The kids also started having questions about their Dad. They were trying to piece together some of the things he had done prior to their death and it always felt like each of us was riding our own rollercoaster of emotions. I would get snapped at by the kids. I would find myself edgier with them. I would cry a lot. They would cry a lot. They would push me and others away and then want to have someone there for them. I would do the same. It never felt like any of us were on the same page at anytime!
When my ex died, I felt guilty that the kids and I left things so unresolved with their Dad. That things had continued to spiral out of control while trying to make decisions to get them back into control.
I think It’s important to remember that guilt is a normal part of the grieving process and It’s okay to feel guilty. But I’ve also cautioned myself and the kids that we can easily become fixated on this part forever if we let it because it’s the part we don’t have all the answers to and never will. In some way you have to allow that part to go because you have to accept you never will have all the answers as to why.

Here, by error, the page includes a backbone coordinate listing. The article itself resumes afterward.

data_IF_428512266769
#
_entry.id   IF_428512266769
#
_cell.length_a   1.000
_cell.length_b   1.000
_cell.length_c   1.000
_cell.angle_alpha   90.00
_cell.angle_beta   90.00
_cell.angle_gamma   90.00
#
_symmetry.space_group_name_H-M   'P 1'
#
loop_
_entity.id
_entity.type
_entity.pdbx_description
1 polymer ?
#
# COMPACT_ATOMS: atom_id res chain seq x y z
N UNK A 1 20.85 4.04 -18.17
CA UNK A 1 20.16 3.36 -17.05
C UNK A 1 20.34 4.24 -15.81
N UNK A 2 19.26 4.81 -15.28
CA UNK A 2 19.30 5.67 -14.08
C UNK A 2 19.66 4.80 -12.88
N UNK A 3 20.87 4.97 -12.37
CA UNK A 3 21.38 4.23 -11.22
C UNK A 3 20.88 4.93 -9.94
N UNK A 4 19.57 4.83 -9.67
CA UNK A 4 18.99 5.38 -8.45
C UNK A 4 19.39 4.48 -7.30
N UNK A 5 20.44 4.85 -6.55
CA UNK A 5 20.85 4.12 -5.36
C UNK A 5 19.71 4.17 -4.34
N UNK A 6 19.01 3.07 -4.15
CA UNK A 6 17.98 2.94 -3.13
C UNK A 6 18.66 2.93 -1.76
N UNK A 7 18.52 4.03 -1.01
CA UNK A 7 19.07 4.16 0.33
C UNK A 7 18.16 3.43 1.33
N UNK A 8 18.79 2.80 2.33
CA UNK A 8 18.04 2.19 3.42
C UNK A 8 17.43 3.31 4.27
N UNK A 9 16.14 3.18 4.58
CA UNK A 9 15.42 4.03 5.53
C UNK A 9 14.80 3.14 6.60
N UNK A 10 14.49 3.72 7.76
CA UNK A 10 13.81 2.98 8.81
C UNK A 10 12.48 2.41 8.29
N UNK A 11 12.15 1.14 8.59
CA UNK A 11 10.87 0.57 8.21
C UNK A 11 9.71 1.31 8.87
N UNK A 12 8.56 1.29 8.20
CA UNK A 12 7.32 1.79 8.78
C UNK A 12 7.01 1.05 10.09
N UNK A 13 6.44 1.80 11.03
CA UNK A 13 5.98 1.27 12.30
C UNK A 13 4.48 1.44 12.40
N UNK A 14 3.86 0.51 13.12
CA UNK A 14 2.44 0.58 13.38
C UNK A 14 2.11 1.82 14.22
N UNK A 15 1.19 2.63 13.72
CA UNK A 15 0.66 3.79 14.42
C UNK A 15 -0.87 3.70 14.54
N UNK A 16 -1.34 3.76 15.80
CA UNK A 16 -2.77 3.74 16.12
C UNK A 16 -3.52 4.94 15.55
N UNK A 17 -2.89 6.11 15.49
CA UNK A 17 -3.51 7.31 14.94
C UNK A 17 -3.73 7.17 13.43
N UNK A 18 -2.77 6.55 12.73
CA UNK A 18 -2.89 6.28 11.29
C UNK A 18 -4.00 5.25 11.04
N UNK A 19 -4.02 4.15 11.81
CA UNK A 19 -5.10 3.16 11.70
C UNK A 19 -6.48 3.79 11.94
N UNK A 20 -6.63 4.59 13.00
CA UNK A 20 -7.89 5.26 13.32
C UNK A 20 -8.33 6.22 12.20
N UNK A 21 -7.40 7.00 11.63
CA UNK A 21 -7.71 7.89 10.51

Helping Yourself and Others
Looking back, these were the most critical months in our healing process. If you are going through these months I want to just send out a big hug to you right now.
Here are a few things you can do to help yourself
- Talk to someone you trust. Talking to a friend, family member, therapist, or grief counselor can help you process your grief and feel less alone.
- Join a support group. There are many support groups available for people who have lost loved ones. These groups can provide a safe space to share your experiences and connect with others who understand what you’re going through.
- Take care of yourself. Make sure you’re getting enough sleep, eating healthy foods, and exercising regularly. Taking care of your physical health will help you cope with the emotional stress of grief.
- Allow yourself to grieve. There is no right or wrong way to grieve. Don’t try to bottle up your emotions or pretend that you’re not hurting. Give yourself time to feel what you need to feel.
And above all remember, you are NOT alone!